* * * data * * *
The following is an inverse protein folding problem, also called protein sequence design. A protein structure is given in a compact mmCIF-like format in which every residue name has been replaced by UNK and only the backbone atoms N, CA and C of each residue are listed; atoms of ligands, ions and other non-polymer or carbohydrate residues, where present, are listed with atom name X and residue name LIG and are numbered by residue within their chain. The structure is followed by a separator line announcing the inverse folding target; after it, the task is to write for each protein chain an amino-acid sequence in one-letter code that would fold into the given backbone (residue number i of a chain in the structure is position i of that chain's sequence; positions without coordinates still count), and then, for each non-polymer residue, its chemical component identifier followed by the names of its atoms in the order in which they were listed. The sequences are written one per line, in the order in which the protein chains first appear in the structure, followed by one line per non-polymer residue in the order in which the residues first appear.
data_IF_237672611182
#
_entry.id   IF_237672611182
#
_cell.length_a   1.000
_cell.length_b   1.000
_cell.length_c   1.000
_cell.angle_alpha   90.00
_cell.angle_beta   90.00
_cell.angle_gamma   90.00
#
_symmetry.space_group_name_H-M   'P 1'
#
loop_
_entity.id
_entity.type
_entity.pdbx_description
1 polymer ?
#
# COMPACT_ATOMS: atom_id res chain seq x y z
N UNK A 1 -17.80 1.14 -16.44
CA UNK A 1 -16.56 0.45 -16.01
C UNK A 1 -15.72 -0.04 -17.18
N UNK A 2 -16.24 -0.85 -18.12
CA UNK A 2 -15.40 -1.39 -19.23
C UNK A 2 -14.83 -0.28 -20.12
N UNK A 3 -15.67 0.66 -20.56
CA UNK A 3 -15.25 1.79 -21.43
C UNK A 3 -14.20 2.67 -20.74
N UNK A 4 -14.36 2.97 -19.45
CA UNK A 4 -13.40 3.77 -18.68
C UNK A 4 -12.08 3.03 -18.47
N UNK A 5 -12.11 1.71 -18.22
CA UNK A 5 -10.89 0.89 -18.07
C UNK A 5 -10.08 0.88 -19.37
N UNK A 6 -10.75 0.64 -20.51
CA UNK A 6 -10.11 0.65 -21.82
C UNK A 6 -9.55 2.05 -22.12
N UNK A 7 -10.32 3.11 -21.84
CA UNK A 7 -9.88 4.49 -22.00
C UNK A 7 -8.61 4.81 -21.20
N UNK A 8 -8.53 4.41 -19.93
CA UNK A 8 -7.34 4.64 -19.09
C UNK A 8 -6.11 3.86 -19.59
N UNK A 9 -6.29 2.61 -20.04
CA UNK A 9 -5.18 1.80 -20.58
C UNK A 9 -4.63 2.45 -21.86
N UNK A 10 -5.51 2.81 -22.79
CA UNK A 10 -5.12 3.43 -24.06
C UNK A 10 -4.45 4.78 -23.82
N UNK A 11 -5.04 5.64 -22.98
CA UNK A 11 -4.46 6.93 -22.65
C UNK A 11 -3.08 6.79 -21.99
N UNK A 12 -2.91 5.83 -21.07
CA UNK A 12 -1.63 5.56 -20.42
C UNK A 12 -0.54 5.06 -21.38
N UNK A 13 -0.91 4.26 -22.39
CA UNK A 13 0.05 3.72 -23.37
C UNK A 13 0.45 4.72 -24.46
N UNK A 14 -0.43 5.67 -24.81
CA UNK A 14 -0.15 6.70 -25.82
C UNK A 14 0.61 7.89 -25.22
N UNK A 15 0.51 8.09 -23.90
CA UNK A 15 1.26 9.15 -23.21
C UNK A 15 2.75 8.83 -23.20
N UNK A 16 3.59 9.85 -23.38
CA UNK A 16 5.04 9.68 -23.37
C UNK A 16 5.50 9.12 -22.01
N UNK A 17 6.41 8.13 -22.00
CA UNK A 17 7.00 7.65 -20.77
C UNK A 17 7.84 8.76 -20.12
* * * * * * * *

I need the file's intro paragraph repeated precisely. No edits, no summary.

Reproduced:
The following is an inverse protein folding problem, also called protein sequence design. A protein structure is given in a compact mmCIF-like format in which every residue name has been replaced by UNK and only the backbone atoms N, CA and C of each residue are listed; atoms of ligands, ions and other non-polymer or carbohydrate residues, where present, are listed with atom name X and residue name LIG and are numbered by residue within their chain. The structure is followed by a separator line announcing the inverse folding target; after it, the task is to write for each protein chain an amino-acid sequence in one-letter code that would fold into the given backbone (residue number i of a chain in the structure is position i of that chain's sequence; positions without coordinates still count), and then, for each non-polymer residue, its chemical component identifier followed by the names of its atoms in the order in which they were listed. The sequences are written one per line, in the order in which the protein chains first appear in the structure, followed by one line per non-polymer residue in the order in which the residues first appear.